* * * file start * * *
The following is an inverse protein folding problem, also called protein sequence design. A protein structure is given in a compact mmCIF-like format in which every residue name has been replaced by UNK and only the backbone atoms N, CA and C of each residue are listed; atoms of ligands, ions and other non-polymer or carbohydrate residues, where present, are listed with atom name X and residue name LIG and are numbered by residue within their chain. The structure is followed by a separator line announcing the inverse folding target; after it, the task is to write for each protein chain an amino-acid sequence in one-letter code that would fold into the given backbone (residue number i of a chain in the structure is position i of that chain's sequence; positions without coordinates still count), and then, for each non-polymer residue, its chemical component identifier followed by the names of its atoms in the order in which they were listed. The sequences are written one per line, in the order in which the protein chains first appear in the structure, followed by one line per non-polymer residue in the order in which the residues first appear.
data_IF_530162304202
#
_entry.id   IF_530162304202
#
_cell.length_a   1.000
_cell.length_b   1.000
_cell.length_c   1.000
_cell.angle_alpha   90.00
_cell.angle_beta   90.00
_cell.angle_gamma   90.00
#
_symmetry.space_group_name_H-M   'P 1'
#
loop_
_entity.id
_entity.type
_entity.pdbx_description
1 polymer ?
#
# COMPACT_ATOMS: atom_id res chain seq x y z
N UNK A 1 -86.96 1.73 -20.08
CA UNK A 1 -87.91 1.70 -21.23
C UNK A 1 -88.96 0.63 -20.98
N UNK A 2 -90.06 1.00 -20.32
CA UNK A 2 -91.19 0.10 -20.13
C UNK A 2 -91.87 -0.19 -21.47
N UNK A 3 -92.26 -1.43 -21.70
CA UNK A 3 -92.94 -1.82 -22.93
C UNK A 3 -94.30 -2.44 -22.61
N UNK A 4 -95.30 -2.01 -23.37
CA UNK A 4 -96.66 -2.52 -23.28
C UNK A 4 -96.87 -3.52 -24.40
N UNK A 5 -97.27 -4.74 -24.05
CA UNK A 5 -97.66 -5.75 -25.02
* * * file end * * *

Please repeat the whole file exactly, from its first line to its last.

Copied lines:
The following is an inverse protein folding problem, also called protein sequence design. A protein structure is given in a compact mmCIF-like format in which every residue name has been replaced by UNK and only the backbone atoms N, CA and C of each residue are listed; atoms of ligands, ions and other non-polymer or carbohydrate residues, where present, are listed with atom name X and residue name LIG and are numbered by residue within their chain. The structure is followed by a separator line announcing the inverse folding target; after it, the task is to write for each protein chain an amino-acid sequence in one-letter code that would fold into the given backbone (residue number i of a chain in the structure is position i of that chain's sequence; positions without coordinates still count), and then, for each non-polymer residue, its chemical component identifier followed by the names of its atoms in the order in which they were listed. The sequences are written one per line, in the order in which the protein chains first appear in the structure, followed by one line per non-polymer residue in the order in which the residues first appear.
data_IF_530162304202
#
_entry.id   IF_530162304202
#
_cell.length_a   1.000
_cell.length_b   1.000
_cell.length_c   1.000
_cell.angle_alpha   90.00
_cell.angle_beta   90.00
_cell.angle_gamma   90.00
#
_symmetry.space_group_name_H-M   'P 1'
#
loop_
_entity.id
_entity.type
_entity.pdbx_description
1 polymer ?
#
# COMPACT_ATOMS: atom_id res chain seq x y z
N UNK A 1 -86.96 1.73 -20.08
CA UNK A 1 -87.91 1.70 -21.23
C UNK A 1 -88.96 0.63 -20.98
N UNK A 2 -90.06 1.00 -20.32
CA UNK A 2 -91.19 0.10 -20.13
C UNK A 2 -91.87 -0.19 -21.47
N UNK A 3 -92.26 -1.43 -21.70
CA UNK A 3 -92.94 -1.82 -22.93
C UNK A 3 -94.30 -2.44 -22.61
N UNK A 4 -95.30 -2.01 -23.37
CA UNK A 4 -96.66 -2.52 -23.28
C UNK A 4 -96.87 -3.52 -24.40
N UNK A 5 -97.27 -4.74 -24.05
CA UNK A 5 -97.66 -5.75 -25.02